Faint traces of this taste subsisted in the religious paintings produced in Jodhpur 10 or 20 years later. In "Vishnu and Lakshmi in their Heavenly Palace," painted around 1755-1760, the architectural setting is a throwback to the palatial courtyard in which Maharajah Bakhat Singh and Prince Vijay Singh are entertained by dancers and singers. But rhythmical stylization changes everything. Gone is the empty white ground. Instead, a scrolling pattern swirls around a lobed rosette borrowed from the Iranian art of the book via its Moghul derivations.

    While the dainty white marble construction with red and green stone inlay may immortalize the memory of an actual palace, it looks more like an elevation produced in an architect's studio than a real monument. A powerful rhythm is created through repetition wherever feasible - in the flower beds, in the trees beyond the arcade, even in the peacocks perched in trees and the white geese flying across the sky.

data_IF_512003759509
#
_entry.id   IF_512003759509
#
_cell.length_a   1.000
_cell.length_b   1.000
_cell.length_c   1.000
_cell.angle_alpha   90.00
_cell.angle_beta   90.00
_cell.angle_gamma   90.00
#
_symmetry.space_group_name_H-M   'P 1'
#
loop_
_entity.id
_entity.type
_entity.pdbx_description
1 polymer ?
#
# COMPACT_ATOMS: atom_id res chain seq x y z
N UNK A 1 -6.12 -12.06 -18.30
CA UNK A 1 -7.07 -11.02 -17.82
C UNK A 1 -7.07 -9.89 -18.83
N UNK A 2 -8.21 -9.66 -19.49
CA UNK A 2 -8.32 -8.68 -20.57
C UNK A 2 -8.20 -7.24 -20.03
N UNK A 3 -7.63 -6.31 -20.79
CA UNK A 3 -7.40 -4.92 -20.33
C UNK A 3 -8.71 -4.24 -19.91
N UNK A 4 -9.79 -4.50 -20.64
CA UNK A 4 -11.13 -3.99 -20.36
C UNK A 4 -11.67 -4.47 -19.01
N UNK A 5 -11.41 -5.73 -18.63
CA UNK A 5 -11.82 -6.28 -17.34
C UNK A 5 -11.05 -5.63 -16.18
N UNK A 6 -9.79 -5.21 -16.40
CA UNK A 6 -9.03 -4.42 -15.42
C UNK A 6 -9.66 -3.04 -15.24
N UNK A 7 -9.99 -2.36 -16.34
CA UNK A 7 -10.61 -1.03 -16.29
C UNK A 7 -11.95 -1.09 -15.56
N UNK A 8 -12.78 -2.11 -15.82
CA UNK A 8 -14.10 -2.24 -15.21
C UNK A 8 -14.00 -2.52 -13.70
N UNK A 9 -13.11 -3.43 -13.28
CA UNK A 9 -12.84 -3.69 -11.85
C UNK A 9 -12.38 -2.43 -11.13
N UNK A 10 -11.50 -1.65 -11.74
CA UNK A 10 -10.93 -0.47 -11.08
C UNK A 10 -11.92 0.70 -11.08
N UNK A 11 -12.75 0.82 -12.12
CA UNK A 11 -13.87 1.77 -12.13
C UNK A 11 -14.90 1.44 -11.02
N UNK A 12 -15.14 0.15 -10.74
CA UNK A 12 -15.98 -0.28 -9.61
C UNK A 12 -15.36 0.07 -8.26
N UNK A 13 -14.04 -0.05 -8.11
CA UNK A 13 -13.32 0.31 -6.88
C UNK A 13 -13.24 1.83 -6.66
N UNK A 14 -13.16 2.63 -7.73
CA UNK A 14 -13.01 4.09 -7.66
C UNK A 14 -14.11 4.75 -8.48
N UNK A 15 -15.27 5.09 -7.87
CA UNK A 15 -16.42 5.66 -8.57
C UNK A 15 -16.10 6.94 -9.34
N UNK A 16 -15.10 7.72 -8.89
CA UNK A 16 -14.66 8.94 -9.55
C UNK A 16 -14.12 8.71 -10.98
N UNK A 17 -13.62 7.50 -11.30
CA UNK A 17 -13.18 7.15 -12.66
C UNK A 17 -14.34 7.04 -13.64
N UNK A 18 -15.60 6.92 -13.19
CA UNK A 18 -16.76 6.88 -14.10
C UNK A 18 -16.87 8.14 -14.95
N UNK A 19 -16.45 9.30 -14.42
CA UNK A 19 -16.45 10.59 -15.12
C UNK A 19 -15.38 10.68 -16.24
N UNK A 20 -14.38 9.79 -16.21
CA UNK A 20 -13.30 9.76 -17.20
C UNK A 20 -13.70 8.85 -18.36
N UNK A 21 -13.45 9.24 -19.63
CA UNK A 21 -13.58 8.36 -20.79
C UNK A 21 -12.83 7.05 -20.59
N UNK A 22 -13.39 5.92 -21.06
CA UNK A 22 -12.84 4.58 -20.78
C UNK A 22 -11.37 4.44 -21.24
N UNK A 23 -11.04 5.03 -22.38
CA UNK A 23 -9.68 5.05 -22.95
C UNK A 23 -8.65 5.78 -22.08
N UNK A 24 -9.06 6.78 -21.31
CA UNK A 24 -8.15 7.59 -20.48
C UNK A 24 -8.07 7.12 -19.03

Soon, rhythmical repetition became the painter's overriding preoccupation, leading to some of the most striking creations of the Jodhpur school of royal painting. Its most extraordinary works were inspired by the Ramayana, the ancient epic originally composed in Sanskrit. Recast in late-16th-century verse by the poet Tulsidas, who wrote in vernacular Hindi, the epic which recounts the story of the heroic god Rama gained a renewed popularity. By the second half of the 18th century, Diamond notes, the Hindi version of Tulsidas spread by itinerant ascetics had traveled from Varanasi in eastern India, where it was composed, to Rajasthan in the western part of the country. It was recited at court and selected scenes from it were re-enacted.

    A series of monumental folios painted around 1775 deal with it, projecting visions of an enchanted fairy-tale world.